Thinking back on childhood wishes and dreams, it seems that recollection of those innocent desires always occurs in conjunction with the warning, careful what you wish for! Perhaps these words of caution were repeated so many times by parents and teachers that I automatically associate them with idle dreams and thoughtless desires. Regardless of the weight I gave to such authorities in my youth, my relatively brief experience as an adult has taught me that the grass does always appear to be greener on the other side. No matter how hard I strive to achieve and attain the objects of my desires, I don’t always feel as happy and content as I had planned that I would.
In their (dis)enchanting musical, Into the Woods, Stephen Sondheim and James Lapine explore that curiously unfulfilling dimension of attaining the objects of our desires. The opening number, “I Wish,” cleverly parallels the restlessness we experience in the state of desire. Several characters join in the song, each opening with the phrase I wish. This restlessness and, in some cases, desperation evokes the longing and yearning of the soul for its fulfillment. After these characters’ wishes are fulfilled at the conclusion of Act One, they begin to realize that perfect happiness has not been attained, and each of their situations begins to unravel as the Second Act unfolds. Interestingly, Sondheim chooses to conclude the musical not with a warning to take care of what we wish for; rather, he offers a warning to parents about how they present fairy tales to children, for they will listen.
Into the Woods presents a very sober, yet compelling illustration of disappointment in the midst of fulfillment for a “grown-up” audience of individuals who are familiar with this nagging sense of non-fulfillment. It is, perhaps, most telling that the finale is addressed to parents: “Careful the things you say / children will listen.” On the one hand, we should not become the witch who locks the child away in a tower in a misguided effort at protection from the evils of the world, but we should also take care not to give the impression that we can find absolute fulfillment and happiness in this life. We can tell children fairy tales and encourage dreams, but we should make sure we do not lead them to live apart from reality.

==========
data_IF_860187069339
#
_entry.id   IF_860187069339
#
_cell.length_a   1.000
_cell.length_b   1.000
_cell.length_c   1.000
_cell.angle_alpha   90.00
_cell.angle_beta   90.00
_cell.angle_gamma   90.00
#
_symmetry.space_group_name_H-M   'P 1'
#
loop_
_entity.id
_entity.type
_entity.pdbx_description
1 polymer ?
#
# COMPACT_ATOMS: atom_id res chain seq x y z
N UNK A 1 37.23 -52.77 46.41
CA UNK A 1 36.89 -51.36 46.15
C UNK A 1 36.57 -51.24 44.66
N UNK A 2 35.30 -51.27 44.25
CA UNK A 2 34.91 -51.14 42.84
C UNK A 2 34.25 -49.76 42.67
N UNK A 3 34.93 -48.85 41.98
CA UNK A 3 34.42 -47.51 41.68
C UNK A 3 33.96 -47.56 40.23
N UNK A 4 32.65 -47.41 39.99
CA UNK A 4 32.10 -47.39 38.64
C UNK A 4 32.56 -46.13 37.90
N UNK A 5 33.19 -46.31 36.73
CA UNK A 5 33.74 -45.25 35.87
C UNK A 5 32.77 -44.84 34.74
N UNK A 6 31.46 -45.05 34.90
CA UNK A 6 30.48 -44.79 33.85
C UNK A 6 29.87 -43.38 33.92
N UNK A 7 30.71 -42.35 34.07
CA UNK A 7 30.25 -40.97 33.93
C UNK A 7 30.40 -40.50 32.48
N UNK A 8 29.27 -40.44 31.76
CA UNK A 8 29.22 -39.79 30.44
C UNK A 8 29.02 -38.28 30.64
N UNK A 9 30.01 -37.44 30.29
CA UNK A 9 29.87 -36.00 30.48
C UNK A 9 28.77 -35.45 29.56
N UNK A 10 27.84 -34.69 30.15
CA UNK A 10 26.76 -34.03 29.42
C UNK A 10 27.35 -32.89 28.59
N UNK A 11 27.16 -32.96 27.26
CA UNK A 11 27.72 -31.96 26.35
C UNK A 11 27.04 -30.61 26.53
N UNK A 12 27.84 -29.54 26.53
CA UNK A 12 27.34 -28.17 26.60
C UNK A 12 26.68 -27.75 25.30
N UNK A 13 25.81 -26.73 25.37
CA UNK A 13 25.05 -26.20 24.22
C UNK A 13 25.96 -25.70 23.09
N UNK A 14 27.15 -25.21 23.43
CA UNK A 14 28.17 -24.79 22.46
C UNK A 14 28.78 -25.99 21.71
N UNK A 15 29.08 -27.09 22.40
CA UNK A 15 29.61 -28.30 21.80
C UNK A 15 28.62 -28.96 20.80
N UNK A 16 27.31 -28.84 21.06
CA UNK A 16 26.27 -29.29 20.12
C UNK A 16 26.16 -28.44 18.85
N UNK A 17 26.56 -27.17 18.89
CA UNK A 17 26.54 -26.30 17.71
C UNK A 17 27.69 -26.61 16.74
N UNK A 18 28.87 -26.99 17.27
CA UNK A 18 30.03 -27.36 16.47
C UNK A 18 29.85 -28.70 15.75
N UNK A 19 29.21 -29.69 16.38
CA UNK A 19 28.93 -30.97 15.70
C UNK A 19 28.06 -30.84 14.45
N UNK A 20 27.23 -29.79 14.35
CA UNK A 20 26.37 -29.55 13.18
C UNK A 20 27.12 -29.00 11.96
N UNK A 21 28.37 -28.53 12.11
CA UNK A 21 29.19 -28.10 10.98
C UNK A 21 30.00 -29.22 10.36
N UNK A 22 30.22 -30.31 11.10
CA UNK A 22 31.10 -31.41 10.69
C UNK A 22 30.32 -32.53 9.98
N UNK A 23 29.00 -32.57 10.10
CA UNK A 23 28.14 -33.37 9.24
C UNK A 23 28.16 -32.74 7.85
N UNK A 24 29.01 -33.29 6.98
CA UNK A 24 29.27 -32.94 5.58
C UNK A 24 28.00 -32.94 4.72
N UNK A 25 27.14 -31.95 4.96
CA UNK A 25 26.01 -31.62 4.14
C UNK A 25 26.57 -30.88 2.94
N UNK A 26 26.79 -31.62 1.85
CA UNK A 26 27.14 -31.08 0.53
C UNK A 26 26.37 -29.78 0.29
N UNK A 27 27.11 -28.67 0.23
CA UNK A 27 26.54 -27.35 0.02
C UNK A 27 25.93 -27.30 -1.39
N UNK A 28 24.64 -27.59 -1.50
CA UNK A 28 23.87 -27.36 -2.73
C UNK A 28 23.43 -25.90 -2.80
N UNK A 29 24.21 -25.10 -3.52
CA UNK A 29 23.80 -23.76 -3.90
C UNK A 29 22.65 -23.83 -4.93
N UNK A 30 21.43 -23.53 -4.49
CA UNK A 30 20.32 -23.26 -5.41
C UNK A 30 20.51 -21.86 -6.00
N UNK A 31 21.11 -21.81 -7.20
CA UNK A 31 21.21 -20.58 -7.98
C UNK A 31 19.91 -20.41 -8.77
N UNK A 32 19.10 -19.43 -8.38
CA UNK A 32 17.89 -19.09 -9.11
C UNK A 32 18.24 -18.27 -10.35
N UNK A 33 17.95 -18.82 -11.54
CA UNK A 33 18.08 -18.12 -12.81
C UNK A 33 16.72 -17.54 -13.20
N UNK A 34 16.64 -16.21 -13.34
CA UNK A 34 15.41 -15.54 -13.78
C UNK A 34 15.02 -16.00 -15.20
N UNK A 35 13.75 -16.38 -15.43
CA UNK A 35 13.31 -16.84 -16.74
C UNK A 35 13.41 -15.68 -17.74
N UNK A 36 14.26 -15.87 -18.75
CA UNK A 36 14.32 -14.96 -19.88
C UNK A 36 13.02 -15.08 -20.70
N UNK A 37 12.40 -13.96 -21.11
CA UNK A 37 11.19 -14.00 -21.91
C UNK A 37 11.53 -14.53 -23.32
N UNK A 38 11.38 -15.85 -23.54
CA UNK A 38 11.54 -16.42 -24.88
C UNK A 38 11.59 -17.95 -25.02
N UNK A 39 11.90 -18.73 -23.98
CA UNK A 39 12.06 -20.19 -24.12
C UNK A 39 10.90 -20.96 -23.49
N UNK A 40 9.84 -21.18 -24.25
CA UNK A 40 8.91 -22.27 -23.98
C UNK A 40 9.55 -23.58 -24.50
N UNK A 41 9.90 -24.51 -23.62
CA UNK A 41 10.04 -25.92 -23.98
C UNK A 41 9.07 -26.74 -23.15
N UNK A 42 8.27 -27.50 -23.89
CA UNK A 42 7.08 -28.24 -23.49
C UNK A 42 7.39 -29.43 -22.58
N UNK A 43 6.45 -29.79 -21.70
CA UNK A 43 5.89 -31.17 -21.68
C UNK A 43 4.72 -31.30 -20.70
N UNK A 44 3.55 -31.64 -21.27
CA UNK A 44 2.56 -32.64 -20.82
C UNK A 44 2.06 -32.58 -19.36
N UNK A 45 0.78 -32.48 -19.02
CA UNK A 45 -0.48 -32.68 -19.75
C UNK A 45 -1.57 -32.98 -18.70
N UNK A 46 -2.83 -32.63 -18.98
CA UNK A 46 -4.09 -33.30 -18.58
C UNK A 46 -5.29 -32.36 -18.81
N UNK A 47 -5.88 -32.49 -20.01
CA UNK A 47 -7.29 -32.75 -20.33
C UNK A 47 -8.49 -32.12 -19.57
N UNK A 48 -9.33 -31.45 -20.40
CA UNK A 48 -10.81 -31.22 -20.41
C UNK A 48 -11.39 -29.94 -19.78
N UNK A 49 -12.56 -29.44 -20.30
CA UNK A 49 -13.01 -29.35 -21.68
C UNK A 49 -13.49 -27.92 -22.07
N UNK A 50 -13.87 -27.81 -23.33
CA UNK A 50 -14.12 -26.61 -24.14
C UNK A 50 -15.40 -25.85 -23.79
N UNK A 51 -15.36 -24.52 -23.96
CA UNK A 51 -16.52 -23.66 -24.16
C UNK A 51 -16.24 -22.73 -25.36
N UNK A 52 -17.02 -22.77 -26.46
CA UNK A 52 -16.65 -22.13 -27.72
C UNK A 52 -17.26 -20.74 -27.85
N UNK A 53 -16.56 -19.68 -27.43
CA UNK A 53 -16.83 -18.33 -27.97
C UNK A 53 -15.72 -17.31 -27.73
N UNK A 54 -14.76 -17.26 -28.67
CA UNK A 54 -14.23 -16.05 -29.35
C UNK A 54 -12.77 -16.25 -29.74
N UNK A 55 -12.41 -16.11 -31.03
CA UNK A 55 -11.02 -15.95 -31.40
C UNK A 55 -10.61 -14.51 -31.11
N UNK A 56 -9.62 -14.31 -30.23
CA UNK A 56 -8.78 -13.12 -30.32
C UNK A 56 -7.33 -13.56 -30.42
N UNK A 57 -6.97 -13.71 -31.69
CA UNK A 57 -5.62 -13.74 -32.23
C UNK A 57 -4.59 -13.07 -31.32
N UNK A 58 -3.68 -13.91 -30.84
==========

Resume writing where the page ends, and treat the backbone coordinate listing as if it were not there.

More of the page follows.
From this cautionary tale about life and all its complications, we can glean lessons that harmonize well with Catholic teaching on the human person and ultimate fulfillment. We all have many hopes and desires, but the ultimate fulfillment of any person is none other than the beatific vision of God. As a consequence, no matter how many of our goals we reach, we will always desire something more, until we arrive at our final homeland. This does not mean that our desires are inherently evil or problematic; they only become so when we misconstrue them for what they are not, namely God.
It seems that today so many people struggle with finding the proper balance of soaring dreams and grounded expectations. Whether they entail finding an ideal spouse, starting the perfect family, landing the six-figure job, or satisfying idle curiosity, these goals represent fleeting goods that can never give us absolute happiness. Once we get our hands on them, we will find ourselves wanting something more. If we misconstrue any of these as the ultimate good, then we are bound to realize that same perplexing sense of disappointment that Sondheim’s characters experience. So the problem is not so much that we wish, but how we construct—or misconstruct—our wishes.
We can and should hope for good things in this life, but we should not expect them to completely satisfy us. Likewise, we can tell children fairy tales and encourage them to have dreams, but we should not abandon them with only these fairy tales and dreams to guide them. Life is complicated, and eventually children grow up and can appreciate this fact. At such a point, they are ready to be taught that the longing for a happily-ever after does, indeed, point to a real ending: to dwell in the house of the Lord, all the days of our lives.
Image: James Sant, The Fairy Tale